Busuttil pitches PN as workers' party and guardian of the voiceless

Opposition leader Simon Busuttil accuses Joseph Muscat of having worked to deny people of their right to vote, says Labour's legal battle against voting recount mistake was 'anti-democratic'

Opposition leader Simon Busuttil ventured into traditional Labour territory this morning, pitching the Nationalist Party as the voice of the workers and the defender of people in precarious jobs and those struggling to make ends meet.

Speaking to party faithful in Lija, Busuttil described the Nationalist Party as the party that was giving a voice to the voiceless, small businesses, people living on the minimum wage and feeling a squeeze on their wages, as well as people who were taken for a ride by the government.

“If there is a party which has the workers’ interests at heart, and which is there to safeguard workers’ rights, it is the PN. Conversely, the government is only appeasing the millionaires and ignoring the struggles faced by many,” Busuttil rallied.

Taking a swipe at Prime Minister Joseph Muscat, the PN leader said the Labour Party’s decision to pursue a protracted legal battle against a mistake committed during the counting process of the 2013 general election was an “anti-democratic” exercise.

“For nearly four years, despite having won the general election by a large margin, Joseph Muscat did all he could to ignore voters’ wishes. His mask has now come off, Joseph Muscat worked to deny people of their most basic right; their right to vote,” Busuttil said.

Accusing Muscat of “working against democracy,” Busuttil said the PN had survived major obstacles and the Constitutional Court’s decision to allocate the Opposition two additional seats in parliament meant that the PN had gotten what is theirs by right.

Edwin Vassallo and Peter Micallef, who both served as MPs in the past, will be returning to parliament following the Constitutional Court’s decision. The unprecedented decision will see parliament’s composition rise from 69 to 71 seats, the first time in the history of the Maltese parliament.

“The Constitutional Court, the highest court in Malta whose decision is final and cannot be appealed, decreed that an injustice had been carried out, and that there was a breach of voters’ fundamental human rights. This mistake was unintentional and acknowledged by the Electoral Commission, yet nevertheless, the government did not accept it and went on with a protracted legal battle to deny the PN what is ours by right,” he said.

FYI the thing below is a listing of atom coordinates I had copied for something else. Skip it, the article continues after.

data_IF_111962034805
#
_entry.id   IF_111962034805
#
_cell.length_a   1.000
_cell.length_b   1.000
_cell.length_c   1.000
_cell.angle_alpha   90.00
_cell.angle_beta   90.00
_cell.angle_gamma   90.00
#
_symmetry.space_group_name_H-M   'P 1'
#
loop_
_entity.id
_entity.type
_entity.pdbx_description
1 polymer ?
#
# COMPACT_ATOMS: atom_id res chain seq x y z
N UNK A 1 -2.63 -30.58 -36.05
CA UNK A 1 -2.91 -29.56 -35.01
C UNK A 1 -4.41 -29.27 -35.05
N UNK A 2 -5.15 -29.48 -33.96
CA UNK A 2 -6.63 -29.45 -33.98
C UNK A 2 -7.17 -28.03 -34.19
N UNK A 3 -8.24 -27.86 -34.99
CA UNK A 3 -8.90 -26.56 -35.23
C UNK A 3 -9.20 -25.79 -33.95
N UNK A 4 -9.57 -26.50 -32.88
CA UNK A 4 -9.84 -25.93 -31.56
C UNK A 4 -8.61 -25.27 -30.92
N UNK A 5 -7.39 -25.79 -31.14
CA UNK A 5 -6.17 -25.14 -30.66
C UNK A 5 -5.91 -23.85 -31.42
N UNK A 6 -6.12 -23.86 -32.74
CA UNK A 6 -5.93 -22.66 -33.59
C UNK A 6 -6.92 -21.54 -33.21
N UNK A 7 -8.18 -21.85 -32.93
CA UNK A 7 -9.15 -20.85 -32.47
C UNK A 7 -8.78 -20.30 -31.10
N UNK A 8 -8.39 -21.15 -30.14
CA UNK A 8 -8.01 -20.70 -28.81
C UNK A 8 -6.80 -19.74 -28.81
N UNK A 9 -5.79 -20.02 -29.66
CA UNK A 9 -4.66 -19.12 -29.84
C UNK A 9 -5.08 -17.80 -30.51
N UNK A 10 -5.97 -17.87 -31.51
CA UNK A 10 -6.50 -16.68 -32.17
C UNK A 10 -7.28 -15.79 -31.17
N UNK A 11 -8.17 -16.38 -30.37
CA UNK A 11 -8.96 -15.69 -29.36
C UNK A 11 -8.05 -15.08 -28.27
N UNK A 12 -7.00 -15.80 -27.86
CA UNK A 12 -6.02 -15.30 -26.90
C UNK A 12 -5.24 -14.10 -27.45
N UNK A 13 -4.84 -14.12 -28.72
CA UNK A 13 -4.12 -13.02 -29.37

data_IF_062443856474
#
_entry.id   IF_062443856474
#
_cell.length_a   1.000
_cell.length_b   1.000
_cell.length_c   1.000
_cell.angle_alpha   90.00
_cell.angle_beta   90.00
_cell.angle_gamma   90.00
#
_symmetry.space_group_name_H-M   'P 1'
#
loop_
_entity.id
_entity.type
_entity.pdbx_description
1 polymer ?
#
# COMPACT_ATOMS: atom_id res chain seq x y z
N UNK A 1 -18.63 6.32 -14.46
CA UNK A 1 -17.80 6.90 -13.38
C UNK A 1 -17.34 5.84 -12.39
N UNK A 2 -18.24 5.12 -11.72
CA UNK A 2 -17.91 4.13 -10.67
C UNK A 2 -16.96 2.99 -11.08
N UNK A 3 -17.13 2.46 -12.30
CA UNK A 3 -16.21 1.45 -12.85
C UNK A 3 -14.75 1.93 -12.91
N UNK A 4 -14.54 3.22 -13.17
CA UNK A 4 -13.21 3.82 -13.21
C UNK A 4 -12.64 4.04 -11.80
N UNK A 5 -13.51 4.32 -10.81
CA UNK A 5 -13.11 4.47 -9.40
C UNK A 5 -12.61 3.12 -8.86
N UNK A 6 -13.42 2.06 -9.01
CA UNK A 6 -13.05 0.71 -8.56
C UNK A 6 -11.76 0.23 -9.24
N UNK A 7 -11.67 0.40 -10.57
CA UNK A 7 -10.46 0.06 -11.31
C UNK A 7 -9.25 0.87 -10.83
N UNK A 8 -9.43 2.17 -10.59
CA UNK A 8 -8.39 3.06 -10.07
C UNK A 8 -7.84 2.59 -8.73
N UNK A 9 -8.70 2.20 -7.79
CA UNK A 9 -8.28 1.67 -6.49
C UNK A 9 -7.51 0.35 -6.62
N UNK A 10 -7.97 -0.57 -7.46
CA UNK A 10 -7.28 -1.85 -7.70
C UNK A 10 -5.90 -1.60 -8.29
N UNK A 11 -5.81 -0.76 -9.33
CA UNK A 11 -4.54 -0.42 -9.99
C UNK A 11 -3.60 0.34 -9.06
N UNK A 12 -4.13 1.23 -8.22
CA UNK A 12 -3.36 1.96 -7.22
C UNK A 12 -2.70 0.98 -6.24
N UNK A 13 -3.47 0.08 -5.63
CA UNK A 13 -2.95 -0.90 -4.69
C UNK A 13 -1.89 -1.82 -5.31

“The Opposition’s battle – and eventual victory – was all about giving a voice to the voiceless, and to those whose vote was ignored by the government,” he said.

“It is a huge victory, a huge moral victory for the Nationalist Party, Edwin Vassallo, Peter Micallef, and the people whose votes were ignored … This victory highlighted the PN’s resistance and showed that despite all the obstacles, the PN will never give up,” Busuttil insisted.

GWU's €8.5 million contract 'obscene' - Busuttil

Hitting out at an “obscene” agreement that sees the General Workers’ Union earning more than €8.5 million on 600 formerly unemployed individuals, the PN leader accused Joseph Muscat of giving a blessing to precarious employment.

Busuttil made the remarks in the wake of a report by The Sunday Times of Malta which revealed how under a government jobless scheme, 600 long-term unemployed individuals were transferred employment agency JobsPlus to a foundation run by the GWU.

The workers – who in the meantime have been struck off the unemployment register – are being paid from public funds, and are categorised as under private sector employment, the report states.

“These people are earning a minimum wage of around €700 per month. The General Workers’ Union is earning a fee of €1,000 for each worker every month, making a €300 profit every month on each worker.”

“These workers are being taken advantage of and exploited. In some situations, people who are doing the same job as those employed under this scheme are earning some €300 more … If this is not precarious employment I do not know what is,” Busuttil said.

“Before the election, Joseph Muscat had pledged to eradicate precarious work, yet now, he is giving his blessing to this precarious employment,” the PN leader insisted as he reiterated his party’s support in favour of a minimum wage increase.

Busuttil said the PN’s promise to slash income tax for small businesses to 10% of their income would benefit 7,000 shops and 18,000 employees. He said the proposal highlighted how the party was giving a voice to the small businesses and which distinguished it from the Labour Party, as the latter is far more interested in courting “millionaire businesses.”

The Opposition leader said the PN would be supporting a request by the Medical Association of Malta and the Union Haddiema Maghqudin for the privatisation contract of three public hospitals to be investigated by the Public Accounts Committee (PAC).

The PAC, which is chaired by Nationalist MP Tonio Fenech, will tomorrow discuss the call made by the two unions.